Award winning Nigerian Author, Chimamanda Adichie has been elected into the American Academy of Arts and Letters as a foreign honorary member.
According to a press release by the Academy, the honorary members will be inducted at the annual induction in May.
The Academy explained that Adichie will be honoured alongside 14 others.
The statement by the Academy said;
“When the American Academy of Arts and Letters holds its annual induction and award ceremony in mid-May, Calvin Trillin, secretary, will induct fourteen members into the 250-person organisation and Yehudi Wyner, the president will induct three foreign honorary members.”
The objective of the Academy includes to “foster and sustain an interest in Literature, Music, and the Fine Arts” by administering over 70 awards and prizes, exhibiting art and manuscripts, funding performances of new works of musical theatre, and purchasing artwork for donation to museums across the country.
Some of her previous awards include Baileys Women’s Prize for Fiction 2007 (Half of a yellow Sun); The MacArthur Fellowship 2008 for Fiction and The PEN Open Book Award, 2007 (Half of a Yellow Sun).
This induction will make Chimamanda the second Nigerian to be inducted into the academy after Wole Soyinka.
Soyinka, a Nobel laureate, was inducted in 1986.
Chimamanda Ngozi Adichie grew up in Enugu State, Nigeria.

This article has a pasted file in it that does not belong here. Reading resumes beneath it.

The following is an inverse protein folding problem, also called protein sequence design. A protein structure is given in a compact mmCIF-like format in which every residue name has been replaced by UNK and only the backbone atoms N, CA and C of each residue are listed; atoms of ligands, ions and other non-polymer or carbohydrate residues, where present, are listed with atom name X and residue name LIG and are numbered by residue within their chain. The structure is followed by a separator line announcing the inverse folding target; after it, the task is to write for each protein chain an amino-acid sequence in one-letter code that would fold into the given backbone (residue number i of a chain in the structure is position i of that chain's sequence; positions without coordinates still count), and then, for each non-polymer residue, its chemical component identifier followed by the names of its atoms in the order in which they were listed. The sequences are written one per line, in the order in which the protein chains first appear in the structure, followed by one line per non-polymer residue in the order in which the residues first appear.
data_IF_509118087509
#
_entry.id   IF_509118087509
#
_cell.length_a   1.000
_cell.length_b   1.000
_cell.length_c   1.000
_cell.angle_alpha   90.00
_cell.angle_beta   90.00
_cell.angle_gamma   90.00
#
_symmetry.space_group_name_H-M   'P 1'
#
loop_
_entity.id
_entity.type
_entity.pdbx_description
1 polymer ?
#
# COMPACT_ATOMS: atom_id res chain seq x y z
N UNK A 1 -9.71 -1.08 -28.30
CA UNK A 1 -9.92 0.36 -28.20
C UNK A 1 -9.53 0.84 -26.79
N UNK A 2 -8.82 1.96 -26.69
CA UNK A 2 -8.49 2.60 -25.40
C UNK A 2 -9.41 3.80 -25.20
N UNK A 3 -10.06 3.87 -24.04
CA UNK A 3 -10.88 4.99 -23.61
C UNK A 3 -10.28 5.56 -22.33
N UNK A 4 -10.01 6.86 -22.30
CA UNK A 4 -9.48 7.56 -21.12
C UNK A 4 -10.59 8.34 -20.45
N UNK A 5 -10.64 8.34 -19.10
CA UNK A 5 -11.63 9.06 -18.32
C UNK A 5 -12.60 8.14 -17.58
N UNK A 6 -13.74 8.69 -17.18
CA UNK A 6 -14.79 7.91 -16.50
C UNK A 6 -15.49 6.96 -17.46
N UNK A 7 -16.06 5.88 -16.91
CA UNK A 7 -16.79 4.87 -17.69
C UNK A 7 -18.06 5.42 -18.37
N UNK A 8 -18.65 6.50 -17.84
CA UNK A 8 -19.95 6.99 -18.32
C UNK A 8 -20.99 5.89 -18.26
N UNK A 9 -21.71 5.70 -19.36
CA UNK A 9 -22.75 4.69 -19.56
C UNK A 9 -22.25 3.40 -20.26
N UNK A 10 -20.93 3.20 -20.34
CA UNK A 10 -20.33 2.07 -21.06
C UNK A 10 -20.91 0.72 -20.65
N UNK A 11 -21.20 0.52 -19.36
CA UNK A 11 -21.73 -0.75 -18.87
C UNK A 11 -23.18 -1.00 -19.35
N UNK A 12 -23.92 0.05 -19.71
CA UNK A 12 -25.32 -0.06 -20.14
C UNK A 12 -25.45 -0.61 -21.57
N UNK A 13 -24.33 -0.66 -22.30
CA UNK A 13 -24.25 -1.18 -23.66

She earned a prestigious creative writing master’s from Johns Hopkins in 2003, the year her first novel, Purple Hibiscus, was published to worldwide acclaim. At just 26, Adichie was shortlisted for the 2004 Orange Prize for Fiction and won the 2005 Commonwealth Writers’ Prize for Best First Book, and her career has since skyrocketed
Her work has been translated into thirty languages and has appeared in various publications, including The New Yorker, Granta, The O. Henry Prize Stories, the Financial Times, and Zoetrope.
Another of her novel Half of a Yellow Sun won the Orange Prize and was a National Book Critics Circle Award Finalist, a New York Times Notable Book, and a People and Black Issues Book Review Best Book of the Year; and the story collection The Thing Around Your Neck.
Her latest novel Americanah was published around the world in 2013, and has received numerous accolades, including winning the National Book Critics Circle Award for Fiction and The Chicago Tribune Heartland Prize for Fiction; and being named one of The New York Times Ten Best Books of the Year.
A recipient of a MacArthur Foundation Fellowship, she divides her time between the United States and Nigeria.